Monday, January 14, 2013

A Winter Day at Fort Harry Falls (Part 3 of 5)

After a week of on-again, off-again snow and constant sub-freezing temperatures, I hopped in my truck and drove to the Smokies. The plan was to visit an easily accessible wet cliff. Some folks call it Fort Harry Falls, but the word “falls” seems to me a bit of an exaggeration, although technically true. There is water, and it does fall, but the really impressive thing is the cliff that it falls over. After a week of frigid temps, I wondered if maybe the two or three spots where water slides over the edge might have formed a solid, ice column from top to bottom, much like Rainbow Falls on the other side of Mount LeConte during the depths of winter.

The road past the Sugarlands Visitors Center was icy, but the gate was open, so I popped my truck into four-wheel drive and headed up the road – past the Campbell Overlook, past the Chimneys Picnic Area, and past the Chimneys viewing pullouts. Midway between these Chimneys overlook pullouts and the first tunnel, there’s a small parking lot on the left side of the road. There are no special signs or markers, which gives visitors the sense that there’s nothing here – just a spot for slow drivers to pull over to let the hurried pass, or maybe a spot for an elderly couple to park their small camper and take a lunch break because all the good spots have been taken.

But there is something here – a small, nameless creek in a short, narrow valley. As far as I can tell, there’s no official hierarchy of terms in naming flowing water, but there does seem to be an informal rule of thumb: A river is bigger than a stream, a stream is bigger than a creek, and a creek is bigger than a branch. But what’s next? What do you call something that is smaller than a branch, something that barely stays wet during the dry months of late summer, and is so small that it’s hardly noticeable during the wet seasons? A rivulet? A trickle? A ravine?

I’ll call it a creekbed, even though Microsoft’s spellcheck on my computer insists that there’s no such word as “creekbed” yet the word “spellcheck” is perfectly fine. I’ll take that as one more shot in modern society’s war against the wilderness. Although, I may be overreacting just a bit.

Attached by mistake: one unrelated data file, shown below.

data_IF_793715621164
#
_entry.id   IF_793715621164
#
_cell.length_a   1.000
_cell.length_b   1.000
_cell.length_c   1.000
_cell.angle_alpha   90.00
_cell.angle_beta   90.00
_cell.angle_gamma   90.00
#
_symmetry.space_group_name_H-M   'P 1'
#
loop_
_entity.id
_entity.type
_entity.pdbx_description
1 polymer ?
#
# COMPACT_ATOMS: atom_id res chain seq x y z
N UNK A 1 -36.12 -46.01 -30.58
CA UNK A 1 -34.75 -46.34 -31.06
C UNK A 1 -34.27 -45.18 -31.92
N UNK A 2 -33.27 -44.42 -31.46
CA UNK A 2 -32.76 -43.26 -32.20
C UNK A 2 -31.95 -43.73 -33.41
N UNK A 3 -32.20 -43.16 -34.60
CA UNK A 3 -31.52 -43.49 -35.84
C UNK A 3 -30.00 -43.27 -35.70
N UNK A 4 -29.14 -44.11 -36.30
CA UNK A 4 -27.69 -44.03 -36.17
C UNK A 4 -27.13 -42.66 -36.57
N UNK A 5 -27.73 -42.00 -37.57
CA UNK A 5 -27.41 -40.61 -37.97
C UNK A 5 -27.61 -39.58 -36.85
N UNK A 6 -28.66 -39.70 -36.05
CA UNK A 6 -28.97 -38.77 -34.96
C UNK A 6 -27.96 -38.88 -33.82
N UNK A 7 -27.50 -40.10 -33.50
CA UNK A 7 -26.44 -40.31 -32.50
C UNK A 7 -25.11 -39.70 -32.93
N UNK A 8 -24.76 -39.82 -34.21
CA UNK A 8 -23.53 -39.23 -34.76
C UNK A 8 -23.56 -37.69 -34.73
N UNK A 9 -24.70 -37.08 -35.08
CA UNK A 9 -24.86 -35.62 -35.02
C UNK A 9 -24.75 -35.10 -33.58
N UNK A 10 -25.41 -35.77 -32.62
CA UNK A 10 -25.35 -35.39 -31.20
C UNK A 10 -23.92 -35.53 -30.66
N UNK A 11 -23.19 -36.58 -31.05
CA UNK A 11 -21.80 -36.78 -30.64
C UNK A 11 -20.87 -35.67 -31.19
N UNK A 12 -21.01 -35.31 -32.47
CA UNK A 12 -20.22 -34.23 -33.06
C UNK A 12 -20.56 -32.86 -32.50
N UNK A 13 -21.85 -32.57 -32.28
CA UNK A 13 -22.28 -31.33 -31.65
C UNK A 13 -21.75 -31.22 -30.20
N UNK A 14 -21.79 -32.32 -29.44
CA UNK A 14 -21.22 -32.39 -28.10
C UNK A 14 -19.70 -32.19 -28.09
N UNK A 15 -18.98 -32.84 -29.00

So on this Saturday in early March, I parked at this obscure parking lot – the park service had been so kind as to clear this spot as it plowed the road after the recent snow. The sky was a crisp, deep blue. The trees were bare. I could almost see the Fort Harry Falls as I stepped off the pavement and into the snow, but not quite. These cliffs are about 200 yards from the road, making them easily accessible but not visible. They are so close, I didn’t even put on my day pack. All I carried was my walking stick to help me maneuver the snow-covered rocks and a knit hat that I’d sometimes wear and sometimes carry if I got too warm.

The snow in this tiny valley was pristine – a smooth, white, unblemished blanket about six inches deep. The only signs of activity were a few, small animal tracks. I have no skills at identifying these tracks, but the fact they were small, symmetrical, and tended to begin and end at trees would suggest red squirrels as the perpetrators.

During the green months, there’s a light path that leads up this valley. During the white months there’s no obvious path, but there is an obvious route: just follow the path of least resistance up the creekbed, which means you simply stay a few yards to the right or the left of the creekbed, going wherever the rocks and trees push you as you follow the water toward its source. 

This little valley has the same look that many creek valleys have in this part of the park – rocky, mossy, and open… as well as short and easy.  [To be continued.]